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Wash. Forensic Examiner Found Incompetent

September 9, 2003

SPOKANE, Wash. (AP) _ The Washington State Patrol has determined that one of its forensic scientists, whose testimony in Montana rape cases has been discredited, is incompetent and should be fired, The Associated Press learned Tuesday.

The State Patrol reviewed 100 cases completed by Arnold B. Melnikoff from 1999 to 2002 and found that his drug analyses did not meet professional standards. The report, dated Aug. 4, was obtained through a state public records act request.

``The review of the cases did not necessarily reflect any mistakes that would have changed the basic conclusions drawn from the analysis,″ the report said. ``It is just that often the work product was weak or unsupported by sufficient data to reach clear conclusions.″

Melnikoff’s attorney, Rocco Treppiedi, said State Patrol investigators have not interviewed his client and that the report’s conclusions were preliminary and inaccurate.

``He will fight any attempt to terminate him,″ Treppiedi said. ``It’s shameful to publish it this way without sitting down and asking him to review the cases with them.″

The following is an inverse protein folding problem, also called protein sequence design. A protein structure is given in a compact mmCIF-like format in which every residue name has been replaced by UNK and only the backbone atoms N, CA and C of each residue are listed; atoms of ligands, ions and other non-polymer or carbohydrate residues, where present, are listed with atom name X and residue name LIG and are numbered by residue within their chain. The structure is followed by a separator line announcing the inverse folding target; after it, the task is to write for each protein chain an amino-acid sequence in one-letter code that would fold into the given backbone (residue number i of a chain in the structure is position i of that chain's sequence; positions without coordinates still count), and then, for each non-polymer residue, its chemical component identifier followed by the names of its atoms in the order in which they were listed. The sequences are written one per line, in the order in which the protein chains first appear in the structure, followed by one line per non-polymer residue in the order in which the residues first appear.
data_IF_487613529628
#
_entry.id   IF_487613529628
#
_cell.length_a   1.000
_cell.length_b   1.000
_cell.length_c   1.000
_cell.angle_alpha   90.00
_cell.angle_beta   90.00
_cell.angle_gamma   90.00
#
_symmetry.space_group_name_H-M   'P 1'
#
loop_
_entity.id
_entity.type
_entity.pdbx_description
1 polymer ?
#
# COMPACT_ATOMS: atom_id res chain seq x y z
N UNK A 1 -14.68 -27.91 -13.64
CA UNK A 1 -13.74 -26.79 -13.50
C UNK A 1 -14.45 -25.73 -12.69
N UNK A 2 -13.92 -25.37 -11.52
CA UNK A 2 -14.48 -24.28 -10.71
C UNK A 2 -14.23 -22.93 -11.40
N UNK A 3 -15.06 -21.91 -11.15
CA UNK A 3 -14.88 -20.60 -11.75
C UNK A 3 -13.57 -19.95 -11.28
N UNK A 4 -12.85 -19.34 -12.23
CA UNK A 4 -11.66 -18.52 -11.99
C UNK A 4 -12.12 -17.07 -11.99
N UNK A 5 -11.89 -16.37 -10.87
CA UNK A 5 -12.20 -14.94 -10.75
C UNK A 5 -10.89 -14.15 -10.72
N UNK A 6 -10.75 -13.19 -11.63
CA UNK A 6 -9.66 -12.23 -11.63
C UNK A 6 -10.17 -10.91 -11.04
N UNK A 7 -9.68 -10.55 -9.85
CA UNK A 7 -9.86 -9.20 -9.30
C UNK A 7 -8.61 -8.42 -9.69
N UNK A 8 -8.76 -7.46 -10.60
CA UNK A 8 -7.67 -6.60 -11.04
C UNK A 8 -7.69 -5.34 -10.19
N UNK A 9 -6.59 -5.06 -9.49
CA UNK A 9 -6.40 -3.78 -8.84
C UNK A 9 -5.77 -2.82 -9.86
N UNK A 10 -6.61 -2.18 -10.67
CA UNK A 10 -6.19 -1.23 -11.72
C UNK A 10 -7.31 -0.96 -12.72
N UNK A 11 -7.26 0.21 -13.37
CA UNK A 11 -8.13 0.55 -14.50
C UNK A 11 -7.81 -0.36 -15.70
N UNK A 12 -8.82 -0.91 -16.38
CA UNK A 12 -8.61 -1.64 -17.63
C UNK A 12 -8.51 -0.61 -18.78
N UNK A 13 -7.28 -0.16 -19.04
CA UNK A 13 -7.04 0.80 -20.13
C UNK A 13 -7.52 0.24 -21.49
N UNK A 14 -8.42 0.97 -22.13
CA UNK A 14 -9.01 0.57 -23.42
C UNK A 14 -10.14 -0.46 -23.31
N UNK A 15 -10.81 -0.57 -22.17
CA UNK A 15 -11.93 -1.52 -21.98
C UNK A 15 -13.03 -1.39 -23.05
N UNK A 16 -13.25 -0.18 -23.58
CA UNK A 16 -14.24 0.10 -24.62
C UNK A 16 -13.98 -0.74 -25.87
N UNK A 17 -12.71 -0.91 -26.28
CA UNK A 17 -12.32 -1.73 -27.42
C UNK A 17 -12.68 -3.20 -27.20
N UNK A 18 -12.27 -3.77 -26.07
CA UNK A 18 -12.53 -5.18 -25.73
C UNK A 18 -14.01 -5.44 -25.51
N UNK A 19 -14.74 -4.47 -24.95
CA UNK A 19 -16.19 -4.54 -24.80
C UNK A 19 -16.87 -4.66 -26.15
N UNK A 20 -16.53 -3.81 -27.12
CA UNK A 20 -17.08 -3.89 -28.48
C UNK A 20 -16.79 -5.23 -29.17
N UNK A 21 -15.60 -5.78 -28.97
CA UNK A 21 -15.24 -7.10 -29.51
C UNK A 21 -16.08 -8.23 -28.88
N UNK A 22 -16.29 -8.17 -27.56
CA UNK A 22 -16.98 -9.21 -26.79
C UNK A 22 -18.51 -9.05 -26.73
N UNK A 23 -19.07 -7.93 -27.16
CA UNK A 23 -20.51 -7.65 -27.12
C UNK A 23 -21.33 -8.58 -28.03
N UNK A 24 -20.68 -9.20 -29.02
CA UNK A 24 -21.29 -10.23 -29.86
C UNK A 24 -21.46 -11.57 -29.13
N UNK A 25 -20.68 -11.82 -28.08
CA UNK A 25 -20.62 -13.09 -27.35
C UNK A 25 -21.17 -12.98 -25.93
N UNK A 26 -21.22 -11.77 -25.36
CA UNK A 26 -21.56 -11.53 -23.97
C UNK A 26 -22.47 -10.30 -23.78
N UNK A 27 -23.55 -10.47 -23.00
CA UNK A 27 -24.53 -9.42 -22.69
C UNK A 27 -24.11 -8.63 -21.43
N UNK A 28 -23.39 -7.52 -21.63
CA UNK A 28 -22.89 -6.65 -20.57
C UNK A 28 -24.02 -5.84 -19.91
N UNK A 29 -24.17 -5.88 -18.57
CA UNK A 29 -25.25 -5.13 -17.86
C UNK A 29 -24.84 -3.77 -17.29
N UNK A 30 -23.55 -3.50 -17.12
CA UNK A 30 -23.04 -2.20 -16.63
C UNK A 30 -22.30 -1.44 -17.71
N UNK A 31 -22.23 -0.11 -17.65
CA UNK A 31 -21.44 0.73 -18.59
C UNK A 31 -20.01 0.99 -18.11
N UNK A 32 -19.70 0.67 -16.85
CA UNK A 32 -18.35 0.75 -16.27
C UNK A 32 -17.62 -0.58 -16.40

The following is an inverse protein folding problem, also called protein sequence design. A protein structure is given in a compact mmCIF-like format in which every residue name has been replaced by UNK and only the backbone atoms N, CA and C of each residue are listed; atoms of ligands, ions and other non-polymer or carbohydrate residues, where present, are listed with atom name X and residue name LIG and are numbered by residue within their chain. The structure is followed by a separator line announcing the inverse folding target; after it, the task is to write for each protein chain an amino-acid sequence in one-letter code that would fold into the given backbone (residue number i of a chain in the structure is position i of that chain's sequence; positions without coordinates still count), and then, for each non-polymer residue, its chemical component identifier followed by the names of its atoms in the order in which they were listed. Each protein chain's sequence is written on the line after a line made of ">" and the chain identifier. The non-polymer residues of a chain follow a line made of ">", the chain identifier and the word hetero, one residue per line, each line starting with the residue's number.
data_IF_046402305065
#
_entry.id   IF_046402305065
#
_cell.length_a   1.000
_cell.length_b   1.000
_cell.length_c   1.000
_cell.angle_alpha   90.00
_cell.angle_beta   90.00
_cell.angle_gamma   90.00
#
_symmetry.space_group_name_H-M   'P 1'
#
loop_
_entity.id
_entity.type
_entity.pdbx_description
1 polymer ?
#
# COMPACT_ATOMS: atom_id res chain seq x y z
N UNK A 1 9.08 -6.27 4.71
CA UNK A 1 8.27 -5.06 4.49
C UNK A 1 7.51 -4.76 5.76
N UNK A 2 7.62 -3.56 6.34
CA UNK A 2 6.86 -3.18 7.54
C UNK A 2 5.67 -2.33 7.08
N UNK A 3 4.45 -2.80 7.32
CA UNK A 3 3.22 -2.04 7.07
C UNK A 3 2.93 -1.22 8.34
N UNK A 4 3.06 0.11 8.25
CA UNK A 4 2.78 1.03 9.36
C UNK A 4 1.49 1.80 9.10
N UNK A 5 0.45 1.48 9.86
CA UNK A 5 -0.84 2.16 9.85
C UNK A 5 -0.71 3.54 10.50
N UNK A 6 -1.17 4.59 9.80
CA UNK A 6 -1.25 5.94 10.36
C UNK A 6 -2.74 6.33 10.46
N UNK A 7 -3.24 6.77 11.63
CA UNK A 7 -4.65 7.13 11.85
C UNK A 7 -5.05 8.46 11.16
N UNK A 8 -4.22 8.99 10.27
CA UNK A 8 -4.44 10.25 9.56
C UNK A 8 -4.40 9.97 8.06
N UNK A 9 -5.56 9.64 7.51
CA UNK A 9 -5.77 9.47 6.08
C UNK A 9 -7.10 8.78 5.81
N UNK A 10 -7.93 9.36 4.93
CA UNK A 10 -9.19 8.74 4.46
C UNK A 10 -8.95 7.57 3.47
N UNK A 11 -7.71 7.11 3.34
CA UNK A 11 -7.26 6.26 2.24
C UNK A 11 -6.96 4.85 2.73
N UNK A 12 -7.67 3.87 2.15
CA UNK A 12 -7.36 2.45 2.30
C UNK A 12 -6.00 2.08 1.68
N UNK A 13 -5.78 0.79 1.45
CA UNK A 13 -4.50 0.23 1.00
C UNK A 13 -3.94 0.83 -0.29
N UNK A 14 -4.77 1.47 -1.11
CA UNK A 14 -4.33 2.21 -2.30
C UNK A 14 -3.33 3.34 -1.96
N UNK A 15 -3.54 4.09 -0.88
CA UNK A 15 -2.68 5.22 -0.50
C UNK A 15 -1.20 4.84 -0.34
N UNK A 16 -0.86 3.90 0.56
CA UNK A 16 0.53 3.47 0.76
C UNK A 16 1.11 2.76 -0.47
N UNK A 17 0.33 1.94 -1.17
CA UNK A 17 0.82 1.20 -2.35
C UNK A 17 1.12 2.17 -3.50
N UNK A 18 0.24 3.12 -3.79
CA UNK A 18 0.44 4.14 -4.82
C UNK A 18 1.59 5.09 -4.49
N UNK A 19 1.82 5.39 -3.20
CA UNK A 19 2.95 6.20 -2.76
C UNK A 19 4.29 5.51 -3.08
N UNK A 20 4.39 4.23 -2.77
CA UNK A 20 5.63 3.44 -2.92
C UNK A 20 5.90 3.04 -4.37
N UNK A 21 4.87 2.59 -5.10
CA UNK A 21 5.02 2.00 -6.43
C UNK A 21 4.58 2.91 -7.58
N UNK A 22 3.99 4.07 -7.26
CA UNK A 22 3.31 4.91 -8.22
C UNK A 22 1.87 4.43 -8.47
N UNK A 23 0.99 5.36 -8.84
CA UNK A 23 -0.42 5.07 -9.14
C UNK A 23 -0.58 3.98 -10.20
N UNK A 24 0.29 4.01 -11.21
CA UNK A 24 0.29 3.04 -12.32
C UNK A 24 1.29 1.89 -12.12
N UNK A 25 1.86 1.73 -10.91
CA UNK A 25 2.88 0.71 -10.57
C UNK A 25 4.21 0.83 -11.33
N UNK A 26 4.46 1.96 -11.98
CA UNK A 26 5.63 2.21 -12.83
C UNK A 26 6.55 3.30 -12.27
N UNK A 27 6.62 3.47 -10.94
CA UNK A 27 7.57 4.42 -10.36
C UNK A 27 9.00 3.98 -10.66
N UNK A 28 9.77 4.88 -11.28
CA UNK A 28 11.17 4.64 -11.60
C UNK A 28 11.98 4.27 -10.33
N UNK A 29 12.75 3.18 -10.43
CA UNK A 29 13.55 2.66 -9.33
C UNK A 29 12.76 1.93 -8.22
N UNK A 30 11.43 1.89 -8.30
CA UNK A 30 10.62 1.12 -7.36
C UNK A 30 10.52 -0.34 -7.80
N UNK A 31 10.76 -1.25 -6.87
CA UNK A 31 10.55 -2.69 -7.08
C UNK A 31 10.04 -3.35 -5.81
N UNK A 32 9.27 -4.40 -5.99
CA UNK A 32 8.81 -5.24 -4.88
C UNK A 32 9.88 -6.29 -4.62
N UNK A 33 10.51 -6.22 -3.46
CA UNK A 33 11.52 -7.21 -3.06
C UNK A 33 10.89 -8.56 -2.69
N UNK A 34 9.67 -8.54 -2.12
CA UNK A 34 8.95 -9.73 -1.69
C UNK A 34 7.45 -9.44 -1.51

A patrol spokesman, Capt. Glenn Cramer, did not immediately return calls Tuesday seeking comment on whether Melnikoff would be fired.

Melnikoff, who has been on leave since late last year, was one of 15 forensic scientists for the State Patrol in eastern Washington, said Spokane crime lab manager Kevin Fortney.

The patrol learned of problems with Melnikoff when questions arose about his work in Montana, where he was crime lab manager until 1989.

New DNA analysis exonerated two men who were convicted of separate Montana rapes based largely on Melnikoff’s research and testimony. One, Jimmy Ray Bromgard, was freed in October after serving 15 years for the rape of an 8-year-old girl. In May, DNA evidence also exonerated Paul Kordonowy of a rape 13 years ago, although he remains in prison on a separate rape conviction.

In both cases, Melnikoff had testified that there was less than a 1-in-10,000 chance that hair found at the crime scenes belonged to anyone other than the defendants.

The New York-based Innocence Project, which uses DNA evidence in efforts to prove people innocent, has called for an audit of all of Melnikoff’s work.

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